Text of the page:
Carbanak Banking malware resurfaces with new ransomware tactics

Carbanak Banking Malware

The banking malware known as carbanak It has been observed being used in ransomware attacks with updated tactics.

“The malware has adapted to integrate attack vendors and techniques to diversify its effectiveness,” says cybersecurity firm NCC Group said in an analysis of ransomware attacks that occurred in November 2023.

“Carbanak returned last month through new distribution chains and has been distributed via compromised websites to mimic various proprietary software.”

Some of the imitated tools include popular business-related software such as HubSpot, Veeam and Xero.

carbanak, detected in the wild since at least 2014, is known for its data exfiltration and remote control functions. It started as a banking malware and has now been adopted by the cybercrime syndicate FIN7.

In the latest attack chain documented by NCC Group, the compromised websites are designed to host malicious setup files that masquerade as legitimate tools to trigger Carbanak deployment.

This development comes as 442 ransomware attacks were reported last month, up from 341 incidents in October 2023. A total of 4,276 cases have been reported this year, which is “less than 1,000 incidents fewer than the total for 2021 and 2022 combined.” 5,198).”

The company’s data shows that industrial (33%), consumer cyclical (18%) and healthcare (11%) emerged as the most targeted sectors, while North America (50%), Europe ( 30%) and Asia (10%) account for the most attacks.

Among the most common ransomware families, LockBit, BlackCat, and Play contributed to 47% (or 206 attacks) of the 442 attacks. With BlackCat having been dismantled by authorities this month, it remains to be seen what impact this move will have on the threat landscape in the near future.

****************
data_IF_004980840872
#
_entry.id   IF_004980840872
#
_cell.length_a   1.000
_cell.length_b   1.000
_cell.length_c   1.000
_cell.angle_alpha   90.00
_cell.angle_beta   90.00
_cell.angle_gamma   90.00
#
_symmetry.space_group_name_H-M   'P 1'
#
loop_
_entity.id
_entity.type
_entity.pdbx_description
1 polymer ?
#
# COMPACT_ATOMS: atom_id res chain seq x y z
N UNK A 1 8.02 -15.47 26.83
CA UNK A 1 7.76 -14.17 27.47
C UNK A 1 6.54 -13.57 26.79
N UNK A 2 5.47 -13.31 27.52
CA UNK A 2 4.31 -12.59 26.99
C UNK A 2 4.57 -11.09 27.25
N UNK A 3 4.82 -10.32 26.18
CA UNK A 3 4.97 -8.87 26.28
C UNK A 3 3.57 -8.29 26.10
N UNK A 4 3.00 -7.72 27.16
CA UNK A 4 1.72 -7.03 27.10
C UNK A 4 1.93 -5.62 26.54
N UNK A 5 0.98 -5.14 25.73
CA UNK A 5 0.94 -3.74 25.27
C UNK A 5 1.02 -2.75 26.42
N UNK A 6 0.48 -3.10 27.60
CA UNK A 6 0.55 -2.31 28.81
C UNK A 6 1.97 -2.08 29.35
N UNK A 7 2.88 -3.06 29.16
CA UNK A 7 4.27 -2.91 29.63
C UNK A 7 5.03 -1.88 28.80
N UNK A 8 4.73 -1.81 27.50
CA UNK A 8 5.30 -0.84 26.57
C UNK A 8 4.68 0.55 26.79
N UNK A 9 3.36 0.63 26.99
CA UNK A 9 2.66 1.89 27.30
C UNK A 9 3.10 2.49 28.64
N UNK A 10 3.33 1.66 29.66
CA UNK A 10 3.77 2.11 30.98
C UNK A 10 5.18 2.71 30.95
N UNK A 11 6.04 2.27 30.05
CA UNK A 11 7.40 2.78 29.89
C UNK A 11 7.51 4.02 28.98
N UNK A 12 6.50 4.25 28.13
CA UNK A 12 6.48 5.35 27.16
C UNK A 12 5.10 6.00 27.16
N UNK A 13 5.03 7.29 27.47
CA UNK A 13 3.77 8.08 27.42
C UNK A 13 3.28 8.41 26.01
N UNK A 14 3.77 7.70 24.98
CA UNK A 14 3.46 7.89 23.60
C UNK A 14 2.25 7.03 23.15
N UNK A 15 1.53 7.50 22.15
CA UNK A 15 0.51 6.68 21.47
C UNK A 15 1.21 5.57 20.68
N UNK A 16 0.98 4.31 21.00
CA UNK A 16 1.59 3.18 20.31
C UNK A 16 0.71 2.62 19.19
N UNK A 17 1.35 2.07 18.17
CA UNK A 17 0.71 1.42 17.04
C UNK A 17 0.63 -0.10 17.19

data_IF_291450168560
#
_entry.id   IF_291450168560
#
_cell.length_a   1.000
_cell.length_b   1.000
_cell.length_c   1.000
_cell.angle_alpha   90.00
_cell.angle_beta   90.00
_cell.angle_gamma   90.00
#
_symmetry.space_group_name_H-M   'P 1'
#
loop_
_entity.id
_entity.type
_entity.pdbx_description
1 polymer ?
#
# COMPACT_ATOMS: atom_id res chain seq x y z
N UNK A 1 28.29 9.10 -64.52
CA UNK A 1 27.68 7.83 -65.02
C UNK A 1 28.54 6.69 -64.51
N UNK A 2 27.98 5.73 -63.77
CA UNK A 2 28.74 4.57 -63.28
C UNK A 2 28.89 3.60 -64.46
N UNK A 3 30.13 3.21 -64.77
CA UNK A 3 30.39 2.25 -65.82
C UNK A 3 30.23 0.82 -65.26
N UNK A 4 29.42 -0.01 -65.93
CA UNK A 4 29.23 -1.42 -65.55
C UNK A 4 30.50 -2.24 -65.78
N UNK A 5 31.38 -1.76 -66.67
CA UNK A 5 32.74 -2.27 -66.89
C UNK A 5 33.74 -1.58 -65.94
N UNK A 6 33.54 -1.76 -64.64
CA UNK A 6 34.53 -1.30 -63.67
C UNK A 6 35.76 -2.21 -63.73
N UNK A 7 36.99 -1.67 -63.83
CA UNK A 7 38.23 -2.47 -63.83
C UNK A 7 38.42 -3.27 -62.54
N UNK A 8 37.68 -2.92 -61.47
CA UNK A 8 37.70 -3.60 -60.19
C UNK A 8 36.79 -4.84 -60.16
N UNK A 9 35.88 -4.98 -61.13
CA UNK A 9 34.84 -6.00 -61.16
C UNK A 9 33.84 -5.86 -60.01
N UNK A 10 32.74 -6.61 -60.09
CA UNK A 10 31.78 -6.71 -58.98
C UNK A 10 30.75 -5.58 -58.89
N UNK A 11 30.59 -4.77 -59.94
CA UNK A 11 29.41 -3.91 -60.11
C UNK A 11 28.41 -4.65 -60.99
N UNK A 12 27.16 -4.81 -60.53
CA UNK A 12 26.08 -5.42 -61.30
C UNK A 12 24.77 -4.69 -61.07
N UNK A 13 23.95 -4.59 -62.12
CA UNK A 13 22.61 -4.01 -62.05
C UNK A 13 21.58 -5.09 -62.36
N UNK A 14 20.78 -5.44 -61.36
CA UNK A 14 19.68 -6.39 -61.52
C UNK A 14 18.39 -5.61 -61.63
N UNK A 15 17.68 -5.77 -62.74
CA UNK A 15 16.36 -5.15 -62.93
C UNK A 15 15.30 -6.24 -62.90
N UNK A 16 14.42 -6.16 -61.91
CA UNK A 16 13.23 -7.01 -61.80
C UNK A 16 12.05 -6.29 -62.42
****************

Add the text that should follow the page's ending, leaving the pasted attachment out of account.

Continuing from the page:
“With one month of the year left, the total number of attacks has surpassed 4,000, marking a huge increase over 2021 and 2022, so it will be interesting to see if ransomware levels continue to rise next year,” Matt Hull, Global Head of Threat Intelligence at NCC Group, said.

The spike in ransomware attacks in November is also confirmed by cyber insurance company Corvus, which says it has identified 484 new ransomware victims posted on leak sites.

“The ransomware ecosystem as a whole has successfully pivoted away from QBot,” the company said said. “Making software exploits and alternative malware families part of their repertoire is paying off for ransomware groups.”

While the shift is the result of a law enforcement takedown of QBot’s (also known as QakBot) infrastructure, Microsoft last week disclosed details of a low-volume phishing campaign that distributed the malware, underscoring the challenges in the complete dismantling of these groups.

The development comes as Kaspersky revealed Akira ransomware’s security measures prevent the communication site from being analyzed by throwing exceptions while attempting to access the site using a debugger in the web browser.

The Russian cybersecurity company goes further marked ransomware operators’ exploitation of various security flaws in the Windows Common Log File System (CLFS) driver – CVE-2022-24521, CVE-2022-37969, CVE-2023-23376, CVE-2023-28252 (CVSS scores: 7 ,8) – for escalation of privileges.



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